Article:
I’m a big fan of brick-and-mortar bookstores. Living in Syracuse, I’m fortunate to have access to several, including a Barnes & Noble. The cafe there used to be my unofficial office because it provided a wonderful escape from the distractions of home. There was also something wonderful about heading down there, grabbing a cup of Starbucks coffee with a shot of hazelnut syrup, and reading or writing for hours.
I don’t rely on places like that quite as much now but I do still try to buy most of my books from the smaller shops (like either used book store on James St.). I’m old fashioned, in this sense, because I just never really warmed up to e-books, to say nothing of how I would much rather buy from a local store than Amazon. Naturally, I am intensely interested in finding a way to preserve the traditional bookstore. A world without them is something I would rather not think about.
There is one idea for saving these stores that has become trendy recently. The suggestion is stores like Barnes & Noble should start charging for browsing privileges.
Maybe it’s because I can’t get the image of a bouncer and a velvet rope in front of my local Barnes & Noble out of my head, but this idea just seems absurd.
Barring a complete overhaul of what the stores actually offered, I don’t see how this idea could work. Maybe if they became literary night clubs or something (the bouncer would make sense, at least) then it would work. They just wouldn’t really be bookstores anymore.
The plan I read about in Bloomberg the other day called for charging for memberships. Members would be allowed to sit in the store and enjoy perks like WiFi and snacks (which they would still have to buy). The stores would have only one copy of every book in stock because members would not actually be allowed to purchase them. They would only be able to look.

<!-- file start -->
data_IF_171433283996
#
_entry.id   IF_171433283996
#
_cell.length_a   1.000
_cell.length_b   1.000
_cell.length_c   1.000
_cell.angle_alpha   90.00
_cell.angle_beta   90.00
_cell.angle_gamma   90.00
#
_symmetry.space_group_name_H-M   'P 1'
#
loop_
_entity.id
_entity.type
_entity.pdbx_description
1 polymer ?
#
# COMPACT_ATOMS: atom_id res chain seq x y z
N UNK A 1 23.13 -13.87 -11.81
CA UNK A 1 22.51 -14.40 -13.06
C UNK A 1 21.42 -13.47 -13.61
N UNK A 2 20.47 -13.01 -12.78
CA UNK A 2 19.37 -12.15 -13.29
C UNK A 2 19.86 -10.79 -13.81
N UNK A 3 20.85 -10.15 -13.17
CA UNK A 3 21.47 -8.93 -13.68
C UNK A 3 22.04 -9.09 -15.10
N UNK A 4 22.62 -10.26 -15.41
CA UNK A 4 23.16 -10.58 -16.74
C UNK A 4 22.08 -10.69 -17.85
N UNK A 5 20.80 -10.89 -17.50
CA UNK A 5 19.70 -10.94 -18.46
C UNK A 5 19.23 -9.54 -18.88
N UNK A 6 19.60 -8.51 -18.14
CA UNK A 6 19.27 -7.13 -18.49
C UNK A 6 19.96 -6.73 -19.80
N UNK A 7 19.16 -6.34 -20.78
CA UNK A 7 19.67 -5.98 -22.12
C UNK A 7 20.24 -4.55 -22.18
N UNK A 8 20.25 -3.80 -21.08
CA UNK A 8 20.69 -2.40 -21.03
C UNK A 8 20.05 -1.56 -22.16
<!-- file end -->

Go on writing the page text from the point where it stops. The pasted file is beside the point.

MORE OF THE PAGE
Bookstores would be like art museums, with WiFi.
It is an interesting idea but I think it would only hasten their death. The so-called “perks” described were identical to those offered by most coffee shops and I can’t see people paying to look at books they can’t actually take home. Casual shoppers would be driven off immediately and the die-hards would probably follow soon after.
The article claims that people still prefer to discover books in person, even if they are buying them online. But with myriad resources to find reviews online, not to mention the social-media aspect offered by sites like Goodreads, it’s easy to imagine people turning to the web even more to find their books, if the alternative is to start paying just to look at books in their local brick-and-mortar store.
Companies like Barnes & Noble will have to make some significant changes. That is obvious. Shunning the casual customer probably isn’t the way to go though.
A better idea might be to maintain the bookstore but scale it down and diversify what they offer their customers. Their tangible presence in communities means that they can offer many benefits that Amazon can’t. This is especially true in the case of Barnes & Noble, because their size gives them more ability to experiment.
They could tweak the membership idea, for example. Reserve one section of the store for members. They could pitch it as office space for freelancers, students, and writers. Or maybe they could create a lounge for those members. Either way, the membership idea could be put to use in a way that doesn’t shun everyone else.
They might also explore selling used books, to maintain a decent selection if they need to limit how many new books they stock.
Barnes & Noble also has a website that they can direct customers to, to purchase anything they weren’t able to find in the store. If they put more effort into becoming gathering places for events and projects, they might see more people turning to their website instead of Amazon’s. Stores could host obvious things like poetry readings, book clubs, or writer’s workshops, but they could also try wine tastings or poker tournaments. Anything to get people through the doors.
Brick-and-mortar stores occupy space in their communities. They can do whatever they want with that space. They’re only limited by the imaginations of their owners. If these stores do survive, it will probably because they found a way to cast a wider net, not a more narrow one.